Iva Ugrčić moved to the U.S. in 2014 to pursue a Doctor of Musical Arts degree at UW–Madison, which she earned in 2017. While on campus, she also earned a minor in Business in the Arts from the Bolz Center for Arts Administration at the Wisconsin School of Business. She now serves in the Board Liaison and Strategic Initiatives role for the Overture Center for the Arts.
Ugrčić is the founder and executive director of the LunART Festival, a music festival celebrating works created by women. She also is the artistic director for the Rural Musicians Forum in the Wisconsin River Valley.
Tell us about your path from graduate school to where you are now.
May of 2017 marked a turning point in my private and professional life. I defended my dissertation, graduated with my doctoral degree, and married the love of my life, all while my parents and family visited from Serbia for the first time.
After these sweet moments of euphoria and pure happiness, I was struck by a dreadful truth: I did not have my U.S. resident papers. Since I had graduated, I lost my student visa and my green card would take at least eight months to process. That meant that all work opportunities, scheduled concerts, and travel plans had to be put on hold, rescheduled or canceled. This was an awful situation to be in, especially for a workaholic like me.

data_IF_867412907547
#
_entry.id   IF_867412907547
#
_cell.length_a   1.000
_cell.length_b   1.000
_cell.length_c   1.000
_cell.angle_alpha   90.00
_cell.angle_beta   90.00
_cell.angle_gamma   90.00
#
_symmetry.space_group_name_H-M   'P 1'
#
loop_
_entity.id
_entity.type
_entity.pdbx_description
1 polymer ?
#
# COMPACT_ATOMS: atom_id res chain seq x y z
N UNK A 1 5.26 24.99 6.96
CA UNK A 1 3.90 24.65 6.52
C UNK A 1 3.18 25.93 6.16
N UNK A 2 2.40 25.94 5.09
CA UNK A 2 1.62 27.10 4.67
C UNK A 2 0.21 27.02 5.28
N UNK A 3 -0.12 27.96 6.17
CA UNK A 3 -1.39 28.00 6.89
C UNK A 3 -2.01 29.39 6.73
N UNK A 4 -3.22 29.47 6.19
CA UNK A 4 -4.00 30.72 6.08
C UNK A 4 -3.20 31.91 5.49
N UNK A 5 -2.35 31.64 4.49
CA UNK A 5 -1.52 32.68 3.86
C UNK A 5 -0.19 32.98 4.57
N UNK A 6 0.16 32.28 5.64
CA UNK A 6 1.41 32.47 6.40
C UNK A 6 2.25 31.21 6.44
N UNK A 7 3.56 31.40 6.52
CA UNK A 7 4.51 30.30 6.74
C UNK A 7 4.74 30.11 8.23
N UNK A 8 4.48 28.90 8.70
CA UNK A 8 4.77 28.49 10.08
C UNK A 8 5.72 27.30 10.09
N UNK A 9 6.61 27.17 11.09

However, there is a sunny side to every situation, and I realized that I was given a gift of time to focus on an idea that I had for a very long time: creating the LunART Festival, an international festival celebrating women’s creativity in the arts.
After 10 months of intense work with my dear friend and colleague, Laura Medisky, LunART Festival’s inaugural season took place in June 2018 and was a great success. This propelled my career in arts administration, and I was offered the role as Artistic Director of the Rural Musicians Forum concerts series in Spring Green. Shortly after, I was also offered a position on the development team at Overture Center for the Arts. A few months into the job I was promoted to the Board Liaison & Strategic Initiatives role which I still hold.
What do you do in your current role?
I have worn many hats throughout my professional career (flutist/performer, educator, entrepreneur, etc.) and I continue to do so. Besides being still a very active solo, chamber, and orchestral musician, I serve as the Executive Director of the LunART Festival providing the comprehensive artistic, strategic, and administrative leadership. Additionally, as the Artistic Director of the Rural Musicians Forum (RMF), I lead the organizational artistic vision by selecting and programing the season, negotiating and signing contracts, and serving as the key person between the RMF and patrons, artists, and media. On top of all of that, I have my full-time job as the Board Liaison & Strategic Initiatives role at Overture Center for the Arts, where I work closely with the Board of Directors leveraging relationships and facilitating communication, developing a deep understanding of the organizational bylaws and governance policies, and coordinating strategic initiatives.
What do you like about your work? What is challenging?